Why give an Eidee, when you can give
an Eid Gift?
by Sound Vision Staff Writer
It is narrated by Aisha (may Allah be pleased with her) that Rasulullah (peace
and blessings be upon him) said: Exchange presents with one another, for they
remove ill feelings from the hearts (Tirmidhi).
The dollar bills kept rolling in.
Some gave me fives, others tens and others still, twenties. I just kept adding
them to my stash. It was Eid after all, and I was getting my Eidee.
Eidee, in some Muslim cultures, is money given as a gift to children on Eid
instead of a present, like a toy.
For me, growing up, Eid was a day to dress in fancy clothes, pray in a big hall,
maybe go to someone's house or invite someone over, and then collect the same
bills (minus inflation) year after year and later give them to my parents.
As a child, I really had no value for the bills. While the initial excitement
of getting $10 and $20 is fun (as a child, I considered them a LOT of money),
it eventually wears off. In the end, they're just pieces of paper with dead
presidents or prime ministers on them.
Like many Muslim kids, I received Eidee, but rarely Eid gifts. The experience
didn't scar me emotionally, but Eid became another day of the year, as opposed
to the festive occasion it is supposed to be.
It's just easier to pull out $10 or more, instead of spending tiring hours in
shopping centers and toy stores hunting for gifts.
There are definite advantages to giving a gift to a child instead of Eidee.
First, when children see their non-Muslim classmates, particularly those who
celebrate Christmas, receiving gifts on the holiday, there is a potential to
feel left out. Gift-giving allows the child to show and tell their friends about
what they received during Eid. This also provides an excellent Dawa opportunity
to explain what Eid is and the importance of the day for Muslims, even kids.
Second, giving a gift to a child or anyone else indicates you felt they were
important enough to merit the time and trouble it took to find something appropriate.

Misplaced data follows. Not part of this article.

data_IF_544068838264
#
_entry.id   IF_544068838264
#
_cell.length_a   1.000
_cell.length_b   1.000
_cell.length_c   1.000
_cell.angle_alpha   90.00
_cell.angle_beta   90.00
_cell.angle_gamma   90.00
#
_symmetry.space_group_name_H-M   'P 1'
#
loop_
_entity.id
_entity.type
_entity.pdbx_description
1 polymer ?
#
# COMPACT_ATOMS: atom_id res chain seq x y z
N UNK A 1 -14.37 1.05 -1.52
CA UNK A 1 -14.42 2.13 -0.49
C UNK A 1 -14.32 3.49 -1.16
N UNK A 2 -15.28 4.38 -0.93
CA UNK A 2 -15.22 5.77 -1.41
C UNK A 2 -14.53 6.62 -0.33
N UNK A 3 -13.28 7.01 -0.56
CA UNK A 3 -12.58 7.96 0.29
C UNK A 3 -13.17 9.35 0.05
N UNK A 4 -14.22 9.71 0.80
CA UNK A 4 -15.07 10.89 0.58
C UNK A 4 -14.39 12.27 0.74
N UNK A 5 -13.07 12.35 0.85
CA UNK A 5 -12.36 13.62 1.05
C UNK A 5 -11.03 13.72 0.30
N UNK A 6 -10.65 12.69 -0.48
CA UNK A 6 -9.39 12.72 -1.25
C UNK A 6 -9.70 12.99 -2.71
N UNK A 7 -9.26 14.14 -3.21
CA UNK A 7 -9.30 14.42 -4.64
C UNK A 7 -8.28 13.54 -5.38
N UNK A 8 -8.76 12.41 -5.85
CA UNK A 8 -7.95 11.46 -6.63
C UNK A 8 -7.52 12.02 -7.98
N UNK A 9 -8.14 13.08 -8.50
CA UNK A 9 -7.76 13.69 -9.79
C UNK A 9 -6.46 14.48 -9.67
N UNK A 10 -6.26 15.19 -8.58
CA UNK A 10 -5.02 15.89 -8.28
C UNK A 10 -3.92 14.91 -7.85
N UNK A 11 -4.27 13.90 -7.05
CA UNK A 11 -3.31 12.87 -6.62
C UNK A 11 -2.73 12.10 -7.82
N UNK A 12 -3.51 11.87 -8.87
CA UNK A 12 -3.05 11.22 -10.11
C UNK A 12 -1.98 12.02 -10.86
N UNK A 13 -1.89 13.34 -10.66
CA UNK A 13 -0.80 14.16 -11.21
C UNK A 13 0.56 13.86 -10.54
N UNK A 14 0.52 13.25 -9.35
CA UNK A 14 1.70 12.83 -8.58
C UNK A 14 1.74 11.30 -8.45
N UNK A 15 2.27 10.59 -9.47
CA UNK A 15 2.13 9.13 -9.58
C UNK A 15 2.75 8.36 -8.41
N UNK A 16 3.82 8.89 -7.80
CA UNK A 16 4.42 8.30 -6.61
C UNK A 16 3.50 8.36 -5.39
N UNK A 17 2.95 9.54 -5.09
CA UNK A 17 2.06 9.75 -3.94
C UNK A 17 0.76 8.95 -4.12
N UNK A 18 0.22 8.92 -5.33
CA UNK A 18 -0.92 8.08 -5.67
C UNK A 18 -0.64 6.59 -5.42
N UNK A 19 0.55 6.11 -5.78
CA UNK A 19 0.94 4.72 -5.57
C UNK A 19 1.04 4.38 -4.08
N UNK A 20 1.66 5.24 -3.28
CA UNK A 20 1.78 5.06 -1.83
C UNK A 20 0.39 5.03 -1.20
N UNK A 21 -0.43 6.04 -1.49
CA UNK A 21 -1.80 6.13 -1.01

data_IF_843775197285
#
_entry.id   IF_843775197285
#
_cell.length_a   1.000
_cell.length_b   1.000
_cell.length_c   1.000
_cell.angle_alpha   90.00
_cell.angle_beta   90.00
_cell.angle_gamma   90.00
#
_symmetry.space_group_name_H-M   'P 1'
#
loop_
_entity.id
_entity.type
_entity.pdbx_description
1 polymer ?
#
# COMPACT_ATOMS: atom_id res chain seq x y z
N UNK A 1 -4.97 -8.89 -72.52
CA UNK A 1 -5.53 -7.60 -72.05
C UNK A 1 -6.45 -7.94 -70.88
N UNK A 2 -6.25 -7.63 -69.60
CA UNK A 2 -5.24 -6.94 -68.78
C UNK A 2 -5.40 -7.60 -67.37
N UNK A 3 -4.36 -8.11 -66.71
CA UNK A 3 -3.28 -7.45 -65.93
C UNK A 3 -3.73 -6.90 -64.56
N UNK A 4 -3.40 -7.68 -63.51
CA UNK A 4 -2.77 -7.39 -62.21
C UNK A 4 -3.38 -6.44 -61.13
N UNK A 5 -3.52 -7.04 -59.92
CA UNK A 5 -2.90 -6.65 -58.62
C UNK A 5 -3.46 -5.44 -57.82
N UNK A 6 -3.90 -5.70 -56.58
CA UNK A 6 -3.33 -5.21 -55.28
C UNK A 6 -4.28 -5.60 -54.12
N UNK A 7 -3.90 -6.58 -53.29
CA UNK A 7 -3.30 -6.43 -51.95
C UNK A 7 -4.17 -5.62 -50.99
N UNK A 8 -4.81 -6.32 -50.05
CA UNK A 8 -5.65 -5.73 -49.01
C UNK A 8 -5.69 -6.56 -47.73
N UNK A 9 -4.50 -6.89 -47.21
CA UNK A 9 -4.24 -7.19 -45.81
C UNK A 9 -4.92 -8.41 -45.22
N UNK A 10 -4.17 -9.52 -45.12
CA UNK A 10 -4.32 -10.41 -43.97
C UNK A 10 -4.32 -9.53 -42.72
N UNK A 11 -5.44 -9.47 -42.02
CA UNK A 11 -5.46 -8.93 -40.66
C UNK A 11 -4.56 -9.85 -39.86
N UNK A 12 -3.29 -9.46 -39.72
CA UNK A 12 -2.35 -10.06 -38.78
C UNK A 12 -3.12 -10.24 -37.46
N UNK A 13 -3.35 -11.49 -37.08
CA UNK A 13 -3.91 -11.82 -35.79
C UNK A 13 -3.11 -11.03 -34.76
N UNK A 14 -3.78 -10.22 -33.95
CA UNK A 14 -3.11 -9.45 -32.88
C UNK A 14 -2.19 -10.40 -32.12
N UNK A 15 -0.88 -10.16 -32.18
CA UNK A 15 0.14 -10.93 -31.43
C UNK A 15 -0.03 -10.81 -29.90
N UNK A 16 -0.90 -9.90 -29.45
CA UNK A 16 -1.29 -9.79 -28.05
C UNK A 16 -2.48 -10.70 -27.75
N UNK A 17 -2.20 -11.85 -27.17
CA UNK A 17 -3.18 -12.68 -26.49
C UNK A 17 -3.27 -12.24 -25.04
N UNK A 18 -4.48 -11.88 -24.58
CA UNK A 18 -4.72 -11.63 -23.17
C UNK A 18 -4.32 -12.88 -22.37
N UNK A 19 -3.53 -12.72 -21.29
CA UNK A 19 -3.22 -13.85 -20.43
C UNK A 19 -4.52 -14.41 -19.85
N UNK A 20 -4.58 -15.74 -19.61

Third, children, in general, value 'kid stuff' more than dollar bills. They
will remember the gift longer than the money you may have given them.
However, Eid gifts should not become a competition amongst parents and children
for the latest $100 or more doll or truck. Allah does not love extravagance.
"And give to the kindred his due and to the Miskeen (poor who beg) and
to the wayfarer. But spend not wastefully (your wealth) in the manner of a spendthrift.
Verily spendthrifts are brothers of the devils, and the Devil (Satan) is ever
ungrateful to his Lord." (Quran: 17:26 and 27).
Also consider this Hadith in Muslim. Abu Huraira related that the Prophet (peace
and blessings be upon him) said: "Three things please Allah and three displease
Him. It pleases Him that you should worship Him without associating anything
with Him and that you should hold fast to the rope of Allah all together without
being divided. It displeases Him that you should indulge in much talk and much
asking and in wasting money."
Our spending must be moderate, and in line with what we can afford. Having to
take on a second job or borrow money to buy presents, as is the case with some
people when it comes to Christmas shopping, reflects an unhealthy and dangerous
attitude towards gift-giving.
You may think it's too late to get Eid presents for the kids now. No problem.
Start saving and planning for next Eid, Insha Allah. Then when you've given
Aminah or Saeed their gifts watch their faces and compare: which made them happier,
the well-thought out gift they wanted, or the ten dollars it took you seconds
to whip out of your wallet?
© 2002 Sound Vision Foundation, Inc.
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